Erica Campbell’s daughter asks if she’s ugly because she has dark skin

“We’re the Campbells” (Courtesy of TV One)

It is heartbreaking to hear that a young, pretty soul has silently suffered because of societal standards that marginalize them and make them feel less attractive.

For gospel songstress Erica Campbell’s daughter, Krista Nicole, and many others, it is mental poison to be told that your skin tone is undesirable and you feel quarantined from the other children because of it. Those toxic feelings can contaminate all aspects of that person’s life and last well into adulthood, if not throughout one’s life.

On the latest episode of the new reality show “We’re the Campbells” on TV One, Krista Nicole Campbell revealed she has been bullied and denigrated at school because of her dark skin, which shocked her mother to the core.

In this particular set of clips, Krista Campbell revealed she is considered the “chubby friend,” but has adjusted. She later asked her mom, “Am I ugly?”

Campbell countered her daughter’s feelings and enumerated a number of celebrities, like singer Kelly Rowland, who is dark and considered beautiful. Krista Campbell came back and told her mother that because she grew up as a light-skinned woman, her journey from adolescence to maturation was radically different.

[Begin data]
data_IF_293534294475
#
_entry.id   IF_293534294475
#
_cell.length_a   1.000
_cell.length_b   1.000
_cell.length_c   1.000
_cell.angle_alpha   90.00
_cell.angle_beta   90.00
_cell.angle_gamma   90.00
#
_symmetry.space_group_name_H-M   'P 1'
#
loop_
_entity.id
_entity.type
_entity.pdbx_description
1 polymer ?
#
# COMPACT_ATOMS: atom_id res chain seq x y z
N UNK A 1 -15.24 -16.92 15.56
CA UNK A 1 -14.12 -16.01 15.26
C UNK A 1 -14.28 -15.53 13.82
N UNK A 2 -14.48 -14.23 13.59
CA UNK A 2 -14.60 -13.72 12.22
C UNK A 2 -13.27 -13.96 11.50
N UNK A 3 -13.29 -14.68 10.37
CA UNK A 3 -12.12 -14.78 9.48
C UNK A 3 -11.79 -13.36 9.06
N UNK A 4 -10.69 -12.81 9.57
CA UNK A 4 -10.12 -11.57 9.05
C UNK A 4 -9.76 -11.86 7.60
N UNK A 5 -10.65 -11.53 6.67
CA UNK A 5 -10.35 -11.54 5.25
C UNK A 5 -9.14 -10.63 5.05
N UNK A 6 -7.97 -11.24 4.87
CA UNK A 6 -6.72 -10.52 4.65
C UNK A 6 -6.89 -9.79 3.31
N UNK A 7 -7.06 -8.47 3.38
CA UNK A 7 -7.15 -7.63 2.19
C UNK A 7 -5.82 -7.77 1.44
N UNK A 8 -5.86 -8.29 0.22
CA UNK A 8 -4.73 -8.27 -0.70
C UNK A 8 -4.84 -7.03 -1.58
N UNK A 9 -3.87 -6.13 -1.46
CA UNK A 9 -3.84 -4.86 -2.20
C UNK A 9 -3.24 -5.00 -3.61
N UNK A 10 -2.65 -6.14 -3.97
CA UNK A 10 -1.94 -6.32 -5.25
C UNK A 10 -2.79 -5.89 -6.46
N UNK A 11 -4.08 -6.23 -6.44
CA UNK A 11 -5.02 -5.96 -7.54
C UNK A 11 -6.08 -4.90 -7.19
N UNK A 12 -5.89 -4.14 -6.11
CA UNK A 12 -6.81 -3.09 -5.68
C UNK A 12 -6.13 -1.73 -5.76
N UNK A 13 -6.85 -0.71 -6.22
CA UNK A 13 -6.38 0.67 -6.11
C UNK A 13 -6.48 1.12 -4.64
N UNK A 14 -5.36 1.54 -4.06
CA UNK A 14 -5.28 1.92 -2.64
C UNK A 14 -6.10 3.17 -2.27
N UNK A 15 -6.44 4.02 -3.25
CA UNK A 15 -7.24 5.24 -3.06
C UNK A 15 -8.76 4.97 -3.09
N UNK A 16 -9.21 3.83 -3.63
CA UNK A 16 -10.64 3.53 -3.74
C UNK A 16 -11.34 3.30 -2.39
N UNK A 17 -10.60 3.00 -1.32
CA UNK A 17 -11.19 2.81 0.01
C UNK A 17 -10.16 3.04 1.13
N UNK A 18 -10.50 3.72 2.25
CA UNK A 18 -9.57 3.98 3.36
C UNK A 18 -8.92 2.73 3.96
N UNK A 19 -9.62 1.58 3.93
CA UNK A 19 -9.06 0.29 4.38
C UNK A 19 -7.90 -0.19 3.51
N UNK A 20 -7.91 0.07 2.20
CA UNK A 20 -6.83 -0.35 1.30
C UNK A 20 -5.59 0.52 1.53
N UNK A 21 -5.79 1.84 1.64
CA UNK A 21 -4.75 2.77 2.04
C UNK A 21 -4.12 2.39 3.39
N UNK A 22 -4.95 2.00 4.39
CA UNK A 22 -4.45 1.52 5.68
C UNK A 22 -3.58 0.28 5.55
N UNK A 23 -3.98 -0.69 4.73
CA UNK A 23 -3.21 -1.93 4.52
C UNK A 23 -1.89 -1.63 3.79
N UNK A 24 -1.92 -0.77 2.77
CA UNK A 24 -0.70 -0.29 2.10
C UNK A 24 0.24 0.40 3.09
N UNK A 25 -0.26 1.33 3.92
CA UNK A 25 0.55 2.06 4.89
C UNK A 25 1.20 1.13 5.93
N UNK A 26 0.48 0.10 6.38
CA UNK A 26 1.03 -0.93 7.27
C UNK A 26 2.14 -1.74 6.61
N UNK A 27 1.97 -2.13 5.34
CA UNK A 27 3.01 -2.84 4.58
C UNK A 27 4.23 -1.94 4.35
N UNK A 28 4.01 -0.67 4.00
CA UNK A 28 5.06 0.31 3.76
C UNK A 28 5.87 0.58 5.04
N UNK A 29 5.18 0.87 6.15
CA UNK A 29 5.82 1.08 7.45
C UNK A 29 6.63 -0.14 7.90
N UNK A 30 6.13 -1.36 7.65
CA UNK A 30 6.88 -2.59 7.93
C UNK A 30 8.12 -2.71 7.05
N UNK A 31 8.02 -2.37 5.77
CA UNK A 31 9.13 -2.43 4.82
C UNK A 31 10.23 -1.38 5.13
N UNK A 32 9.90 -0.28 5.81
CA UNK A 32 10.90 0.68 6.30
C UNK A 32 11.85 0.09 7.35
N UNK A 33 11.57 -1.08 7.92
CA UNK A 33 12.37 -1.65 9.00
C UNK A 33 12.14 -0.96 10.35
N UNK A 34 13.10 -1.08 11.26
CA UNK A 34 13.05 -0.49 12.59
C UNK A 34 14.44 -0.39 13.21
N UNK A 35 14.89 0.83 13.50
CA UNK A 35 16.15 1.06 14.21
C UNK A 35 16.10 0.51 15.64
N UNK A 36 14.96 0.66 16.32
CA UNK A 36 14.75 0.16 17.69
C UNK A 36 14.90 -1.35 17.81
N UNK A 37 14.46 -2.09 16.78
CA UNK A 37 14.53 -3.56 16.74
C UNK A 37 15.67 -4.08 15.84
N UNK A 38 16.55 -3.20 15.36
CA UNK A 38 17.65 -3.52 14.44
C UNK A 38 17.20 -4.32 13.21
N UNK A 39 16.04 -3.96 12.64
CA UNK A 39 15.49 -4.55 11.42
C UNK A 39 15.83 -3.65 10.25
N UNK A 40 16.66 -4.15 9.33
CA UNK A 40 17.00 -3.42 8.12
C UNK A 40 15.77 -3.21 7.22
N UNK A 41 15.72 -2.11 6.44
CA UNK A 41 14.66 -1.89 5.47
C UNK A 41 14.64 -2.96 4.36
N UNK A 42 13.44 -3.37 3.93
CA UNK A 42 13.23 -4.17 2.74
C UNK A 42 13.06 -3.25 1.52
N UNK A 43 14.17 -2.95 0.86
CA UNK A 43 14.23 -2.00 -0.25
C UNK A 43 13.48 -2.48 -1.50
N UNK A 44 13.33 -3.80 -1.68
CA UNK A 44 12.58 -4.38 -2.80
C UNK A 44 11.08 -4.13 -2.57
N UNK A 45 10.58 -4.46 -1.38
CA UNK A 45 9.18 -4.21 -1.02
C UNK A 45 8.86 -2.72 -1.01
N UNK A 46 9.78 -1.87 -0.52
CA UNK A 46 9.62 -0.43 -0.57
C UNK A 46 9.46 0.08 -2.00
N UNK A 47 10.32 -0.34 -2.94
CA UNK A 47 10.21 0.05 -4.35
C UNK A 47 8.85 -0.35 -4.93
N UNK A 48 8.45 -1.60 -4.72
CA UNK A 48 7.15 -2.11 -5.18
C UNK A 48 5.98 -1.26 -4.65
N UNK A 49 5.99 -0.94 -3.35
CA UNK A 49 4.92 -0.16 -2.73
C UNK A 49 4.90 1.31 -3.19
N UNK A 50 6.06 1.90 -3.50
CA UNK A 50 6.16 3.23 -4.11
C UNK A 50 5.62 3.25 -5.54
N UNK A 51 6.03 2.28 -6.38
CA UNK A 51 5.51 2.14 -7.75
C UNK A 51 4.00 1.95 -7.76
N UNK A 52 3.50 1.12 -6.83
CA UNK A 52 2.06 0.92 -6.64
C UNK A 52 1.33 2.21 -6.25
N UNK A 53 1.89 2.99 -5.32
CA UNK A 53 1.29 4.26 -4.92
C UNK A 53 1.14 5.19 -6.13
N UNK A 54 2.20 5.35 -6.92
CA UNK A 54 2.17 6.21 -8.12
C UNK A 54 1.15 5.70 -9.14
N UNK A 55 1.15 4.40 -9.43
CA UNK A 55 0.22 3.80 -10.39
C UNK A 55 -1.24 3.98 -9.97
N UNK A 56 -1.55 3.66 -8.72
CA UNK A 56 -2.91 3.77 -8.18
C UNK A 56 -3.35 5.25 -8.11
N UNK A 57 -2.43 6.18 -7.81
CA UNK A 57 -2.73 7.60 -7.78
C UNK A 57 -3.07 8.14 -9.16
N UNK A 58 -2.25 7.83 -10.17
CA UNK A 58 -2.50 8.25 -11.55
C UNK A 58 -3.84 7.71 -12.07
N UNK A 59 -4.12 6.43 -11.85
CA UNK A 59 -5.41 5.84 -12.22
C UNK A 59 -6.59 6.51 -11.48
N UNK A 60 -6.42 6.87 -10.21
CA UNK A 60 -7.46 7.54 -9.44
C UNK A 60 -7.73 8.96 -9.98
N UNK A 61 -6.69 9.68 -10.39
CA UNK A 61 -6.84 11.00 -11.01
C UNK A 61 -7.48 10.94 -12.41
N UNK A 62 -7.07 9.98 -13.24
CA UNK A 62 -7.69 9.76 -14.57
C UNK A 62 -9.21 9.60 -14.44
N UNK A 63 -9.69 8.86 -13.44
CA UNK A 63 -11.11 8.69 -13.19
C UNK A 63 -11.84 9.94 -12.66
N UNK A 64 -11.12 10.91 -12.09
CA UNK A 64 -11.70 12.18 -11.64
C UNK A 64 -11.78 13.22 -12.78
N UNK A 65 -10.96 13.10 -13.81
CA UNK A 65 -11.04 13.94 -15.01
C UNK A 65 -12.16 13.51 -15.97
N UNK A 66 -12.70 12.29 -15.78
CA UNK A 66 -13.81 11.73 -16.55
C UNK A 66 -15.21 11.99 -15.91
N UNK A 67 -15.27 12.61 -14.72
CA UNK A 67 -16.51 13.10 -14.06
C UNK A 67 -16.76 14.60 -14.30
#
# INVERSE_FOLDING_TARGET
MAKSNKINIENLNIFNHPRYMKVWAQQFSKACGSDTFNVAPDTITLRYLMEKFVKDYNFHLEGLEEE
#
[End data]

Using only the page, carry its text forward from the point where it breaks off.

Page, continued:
Krista Campbell, who is shy and introspective, is also precocious and is attuned to certain realities around her. She believes Black men prefer light-skinned women and gave her mother examples of the men in their family who’ve all married light-skinned women.

In the episode below, Krista Campbell left her mother temporarily speechless when she told her mother for the first time that, when she was in the fifth grade, she felt excluded by a boy at her school who told her “We don’t want no darkies.”

Krista Campbell said she simply, “walked away and cried.”

Erica Campbell later tells her husband Warryn about the episode, and he said that hearing his daughter utter those words was like a “dagger” stuck in his heart.

Listen in below:

What do you think about the colorism issue that continues to eat away at the Black community like cancer?

 

 

 

 

Terry Shropshire
Terry Shropshire

A military veteran and Buckeye State native, I've written for the likes of the Atlanta Journal-Constitution, Atlanta Business Chronicle and the Detroit Free Press. I'm a lover of words, photography, books, travel, animals and The Ohio State Buckeyes. #GoBucks

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